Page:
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Economic adviser Goolsbee to return to academia
President Obama’s chief economist, Austan Goolsbee, will step down later this year to resume his teaching post at the University of Chicago in time for the fall semester, the White House announced Monday night.
Mr. Goolsbee, chairman of the Council of Economic Advisers (CEA), has played a central role in crafting Mr. Obama’s economic policies over the past 2 1/2 years, and is a regular fixture on political talk shows and the White House website.
His resignation follows the departures of several other members of Mr. Obama’s top economic team who have returned to academia. Former CEA Chairman Christina Romer and former senior economic adviser Lawrence H. Summers both left the White House last year.
“Since I first ran for the U.S. Senate, Austan has been a close friend and one of my most trusted advisers,” Mr. Obama said in a statement. “Over the past several years, he has helped steer our country out of the worst economic crisis since the Great Depression, and although there is still much work ahead, his insights and counsel have helped lead us toward an economy that is growing and creating millions of jobs. He is one of America’s great economic thinkers.”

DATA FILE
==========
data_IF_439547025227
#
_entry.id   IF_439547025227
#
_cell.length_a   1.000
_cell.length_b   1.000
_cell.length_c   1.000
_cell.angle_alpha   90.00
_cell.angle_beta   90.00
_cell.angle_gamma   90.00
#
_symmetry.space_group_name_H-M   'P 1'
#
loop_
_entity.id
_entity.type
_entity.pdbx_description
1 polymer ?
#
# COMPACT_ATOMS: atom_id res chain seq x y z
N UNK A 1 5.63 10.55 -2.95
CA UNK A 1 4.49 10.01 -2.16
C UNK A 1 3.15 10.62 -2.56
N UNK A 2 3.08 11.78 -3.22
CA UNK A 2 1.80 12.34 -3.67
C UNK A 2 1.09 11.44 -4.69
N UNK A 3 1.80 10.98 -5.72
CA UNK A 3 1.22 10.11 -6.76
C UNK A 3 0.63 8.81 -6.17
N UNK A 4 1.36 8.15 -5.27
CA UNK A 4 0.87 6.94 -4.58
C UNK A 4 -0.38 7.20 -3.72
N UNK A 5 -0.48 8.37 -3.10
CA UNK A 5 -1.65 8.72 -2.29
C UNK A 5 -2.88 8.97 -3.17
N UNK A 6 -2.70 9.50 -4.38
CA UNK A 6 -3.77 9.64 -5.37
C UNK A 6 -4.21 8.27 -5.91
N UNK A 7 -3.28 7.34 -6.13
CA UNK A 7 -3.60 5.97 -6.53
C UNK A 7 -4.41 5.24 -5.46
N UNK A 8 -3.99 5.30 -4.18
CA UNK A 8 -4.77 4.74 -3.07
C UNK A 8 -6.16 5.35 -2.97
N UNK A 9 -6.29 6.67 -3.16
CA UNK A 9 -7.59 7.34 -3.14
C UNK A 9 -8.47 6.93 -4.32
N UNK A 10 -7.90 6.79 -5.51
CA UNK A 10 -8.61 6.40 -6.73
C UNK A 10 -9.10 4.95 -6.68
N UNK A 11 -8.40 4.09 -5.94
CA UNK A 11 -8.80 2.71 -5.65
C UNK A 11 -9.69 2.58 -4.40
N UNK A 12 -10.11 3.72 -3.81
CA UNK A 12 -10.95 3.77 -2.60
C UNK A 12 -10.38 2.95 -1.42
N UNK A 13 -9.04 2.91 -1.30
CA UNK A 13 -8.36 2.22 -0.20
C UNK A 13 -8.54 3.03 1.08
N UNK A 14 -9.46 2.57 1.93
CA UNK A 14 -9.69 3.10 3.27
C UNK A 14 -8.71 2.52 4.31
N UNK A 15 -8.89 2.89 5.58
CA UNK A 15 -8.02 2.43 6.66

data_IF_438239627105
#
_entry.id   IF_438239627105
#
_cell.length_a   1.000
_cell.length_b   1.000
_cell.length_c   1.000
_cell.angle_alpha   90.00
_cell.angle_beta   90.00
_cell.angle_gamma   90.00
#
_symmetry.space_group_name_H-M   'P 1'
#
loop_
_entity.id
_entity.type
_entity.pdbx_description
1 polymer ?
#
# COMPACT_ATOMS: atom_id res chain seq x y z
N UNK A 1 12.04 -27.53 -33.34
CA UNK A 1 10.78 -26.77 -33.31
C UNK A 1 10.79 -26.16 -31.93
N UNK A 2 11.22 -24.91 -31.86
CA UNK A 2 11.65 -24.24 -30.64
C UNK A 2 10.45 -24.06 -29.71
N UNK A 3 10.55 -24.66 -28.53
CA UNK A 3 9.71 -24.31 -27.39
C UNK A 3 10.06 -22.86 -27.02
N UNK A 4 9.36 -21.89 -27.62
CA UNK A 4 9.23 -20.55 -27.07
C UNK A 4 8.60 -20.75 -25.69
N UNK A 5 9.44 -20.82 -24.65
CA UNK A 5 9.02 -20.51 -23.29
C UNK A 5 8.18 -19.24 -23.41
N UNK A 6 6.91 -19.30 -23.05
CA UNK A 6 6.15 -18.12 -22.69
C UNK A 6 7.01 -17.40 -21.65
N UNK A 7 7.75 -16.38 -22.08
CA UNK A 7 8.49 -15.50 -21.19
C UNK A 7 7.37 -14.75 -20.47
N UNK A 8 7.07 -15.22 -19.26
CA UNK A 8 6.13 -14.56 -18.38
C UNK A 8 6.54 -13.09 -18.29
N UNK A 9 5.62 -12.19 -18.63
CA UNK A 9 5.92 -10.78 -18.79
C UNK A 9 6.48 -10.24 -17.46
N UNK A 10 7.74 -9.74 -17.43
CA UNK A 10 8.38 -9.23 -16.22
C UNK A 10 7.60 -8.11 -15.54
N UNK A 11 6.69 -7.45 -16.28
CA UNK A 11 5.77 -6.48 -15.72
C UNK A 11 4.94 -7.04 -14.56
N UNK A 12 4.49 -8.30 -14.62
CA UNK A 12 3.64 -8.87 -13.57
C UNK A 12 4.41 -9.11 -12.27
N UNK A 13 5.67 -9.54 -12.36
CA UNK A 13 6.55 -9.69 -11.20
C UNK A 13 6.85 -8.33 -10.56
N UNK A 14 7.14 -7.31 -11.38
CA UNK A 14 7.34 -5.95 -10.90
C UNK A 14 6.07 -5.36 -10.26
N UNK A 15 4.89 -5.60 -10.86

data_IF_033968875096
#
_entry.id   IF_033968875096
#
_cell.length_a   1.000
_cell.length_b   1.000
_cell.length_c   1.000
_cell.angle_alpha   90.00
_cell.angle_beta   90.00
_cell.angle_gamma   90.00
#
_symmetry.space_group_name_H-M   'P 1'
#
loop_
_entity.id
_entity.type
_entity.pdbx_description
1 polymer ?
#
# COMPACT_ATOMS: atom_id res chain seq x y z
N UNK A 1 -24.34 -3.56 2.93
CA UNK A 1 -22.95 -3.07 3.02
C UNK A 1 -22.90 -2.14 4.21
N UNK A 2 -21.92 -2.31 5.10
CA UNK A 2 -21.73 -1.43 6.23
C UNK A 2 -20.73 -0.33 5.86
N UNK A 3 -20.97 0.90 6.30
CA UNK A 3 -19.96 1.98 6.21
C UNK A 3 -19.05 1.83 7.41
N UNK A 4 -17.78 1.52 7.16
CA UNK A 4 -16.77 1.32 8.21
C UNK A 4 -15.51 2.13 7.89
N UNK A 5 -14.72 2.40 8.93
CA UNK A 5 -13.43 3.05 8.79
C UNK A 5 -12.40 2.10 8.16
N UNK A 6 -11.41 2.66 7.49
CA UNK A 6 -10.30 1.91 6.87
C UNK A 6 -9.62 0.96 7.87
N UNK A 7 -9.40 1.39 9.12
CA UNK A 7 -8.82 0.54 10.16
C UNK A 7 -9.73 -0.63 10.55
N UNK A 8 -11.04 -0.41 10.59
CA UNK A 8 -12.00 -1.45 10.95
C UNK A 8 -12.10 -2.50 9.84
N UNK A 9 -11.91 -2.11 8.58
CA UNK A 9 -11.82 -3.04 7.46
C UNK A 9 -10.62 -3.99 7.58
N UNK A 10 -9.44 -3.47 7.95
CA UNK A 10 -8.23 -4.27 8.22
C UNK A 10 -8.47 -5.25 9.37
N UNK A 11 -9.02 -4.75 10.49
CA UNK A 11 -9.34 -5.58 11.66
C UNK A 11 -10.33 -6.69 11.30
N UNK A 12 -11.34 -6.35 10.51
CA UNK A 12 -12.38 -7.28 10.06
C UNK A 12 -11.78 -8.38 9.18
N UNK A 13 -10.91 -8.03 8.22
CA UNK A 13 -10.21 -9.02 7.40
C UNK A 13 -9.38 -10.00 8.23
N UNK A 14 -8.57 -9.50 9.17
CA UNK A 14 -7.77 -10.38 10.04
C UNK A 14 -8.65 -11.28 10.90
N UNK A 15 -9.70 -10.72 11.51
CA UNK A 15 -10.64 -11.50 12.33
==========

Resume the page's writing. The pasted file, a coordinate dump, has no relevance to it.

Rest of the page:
Justices spurn challenge to state’s tuition law
The Supreme Court on Monday rejected a challenge to a California law that gives illegal immigrants the same in-state college tuition rates as legal state residents, another contentious issue in the nation’s immigration-policy debate.
The justices refused to hear an appeal by a group of out-of-state U.S. citizens after the California Supreme Court unanimously upheld the law and dismissed their lawsuit.
The 2001 law provides that any student who attends a California high school for three years and graduates can get in-state college tuition.
Illegal immigrants who qualify must swear they will seek to become U.S. citizens.
Nine other states, including New York, Texas and Illinois, have adopted similar laws. Opponents said California unlawfully discriminated against U.S. citizens in favor of illegal immigrants and that the case involved a question of great national importance.
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